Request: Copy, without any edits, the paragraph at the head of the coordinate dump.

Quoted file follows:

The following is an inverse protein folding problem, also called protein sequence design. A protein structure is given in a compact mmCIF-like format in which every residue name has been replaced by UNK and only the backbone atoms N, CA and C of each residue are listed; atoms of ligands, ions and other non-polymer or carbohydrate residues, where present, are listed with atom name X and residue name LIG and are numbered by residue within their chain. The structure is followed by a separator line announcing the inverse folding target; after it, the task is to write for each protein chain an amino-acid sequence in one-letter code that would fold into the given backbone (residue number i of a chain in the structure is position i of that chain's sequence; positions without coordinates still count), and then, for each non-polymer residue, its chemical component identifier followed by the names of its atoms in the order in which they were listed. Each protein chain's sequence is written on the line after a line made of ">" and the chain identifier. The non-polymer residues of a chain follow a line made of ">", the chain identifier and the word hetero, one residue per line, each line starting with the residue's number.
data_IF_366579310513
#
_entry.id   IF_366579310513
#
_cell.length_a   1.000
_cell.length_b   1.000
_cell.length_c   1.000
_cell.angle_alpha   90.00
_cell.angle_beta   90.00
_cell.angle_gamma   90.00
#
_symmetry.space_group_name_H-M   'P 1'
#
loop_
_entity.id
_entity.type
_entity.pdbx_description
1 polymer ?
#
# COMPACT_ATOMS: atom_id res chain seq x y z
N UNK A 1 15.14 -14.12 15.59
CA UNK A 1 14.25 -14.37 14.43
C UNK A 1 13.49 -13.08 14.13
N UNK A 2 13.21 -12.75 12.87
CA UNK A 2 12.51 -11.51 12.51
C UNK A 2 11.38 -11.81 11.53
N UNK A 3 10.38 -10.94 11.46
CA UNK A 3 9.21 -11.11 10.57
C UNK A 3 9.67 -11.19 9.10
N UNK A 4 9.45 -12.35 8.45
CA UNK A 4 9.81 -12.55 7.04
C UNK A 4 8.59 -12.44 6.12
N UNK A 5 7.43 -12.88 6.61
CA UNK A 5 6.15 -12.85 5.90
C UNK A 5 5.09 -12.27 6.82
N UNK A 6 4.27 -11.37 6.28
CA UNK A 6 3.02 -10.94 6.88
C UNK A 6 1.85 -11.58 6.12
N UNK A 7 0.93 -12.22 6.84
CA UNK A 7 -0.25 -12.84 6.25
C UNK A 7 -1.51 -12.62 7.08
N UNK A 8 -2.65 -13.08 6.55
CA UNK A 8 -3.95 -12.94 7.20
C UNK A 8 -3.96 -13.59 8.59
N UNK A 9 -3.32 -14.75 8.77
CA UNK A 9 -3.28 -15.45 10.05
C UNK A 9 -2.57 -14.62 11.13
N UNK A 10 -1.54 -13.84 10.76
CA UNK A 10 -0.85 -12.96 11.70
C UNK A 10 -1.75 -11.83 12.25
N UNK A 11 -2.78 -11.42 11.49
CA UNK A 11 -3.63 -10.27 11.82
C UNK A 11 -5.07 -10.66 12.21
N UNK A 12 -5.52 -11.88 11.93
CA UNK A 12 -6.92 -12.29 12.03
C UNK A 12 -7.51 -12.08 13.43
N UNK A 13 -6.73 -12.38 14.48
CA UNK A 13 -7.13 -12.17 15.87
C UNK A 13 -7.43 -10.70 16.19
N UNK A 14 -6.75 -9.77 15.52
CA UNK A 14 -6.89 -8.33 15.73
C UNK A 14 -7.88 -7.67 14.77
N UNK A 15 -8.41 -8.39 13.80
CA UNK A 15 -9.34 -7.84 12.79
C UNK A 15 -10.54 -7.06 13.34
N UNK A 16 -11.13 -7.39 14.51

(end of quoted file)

The following is an inverse protein folding problem, also called protein sequence design. A protein structure is given in a compact mmCIF-like format in which every residue name has been replaced by UNK and only the backbone atoms N, CA and C of each residue are listed; atoms of ligands, ions and other non-polymer or carbohydrate residues, where present, are listed with atom name X and residue name LIG and are numbered by residue within their chain. The structure is followed by a separator line announcing the inverse folding target; after it, the task is to write for each protein chain an amino-acid sequence in one-letter code that would fold into the given backbone (residue number i of a chain in the structure is position i of that chain's sequence; positions without coordinates still count), and then, for each non-polymer residue, its chemical component identifier followed by the names of its atoms in the order in which they were listed. Each protein chain's sequence is written on the line after a line made of ">" and the chain identifier. The non-polymer residues of a chain follow a line made of ">", the chain identifier and the word hetero, one residue per line, each line starting with the residue's number.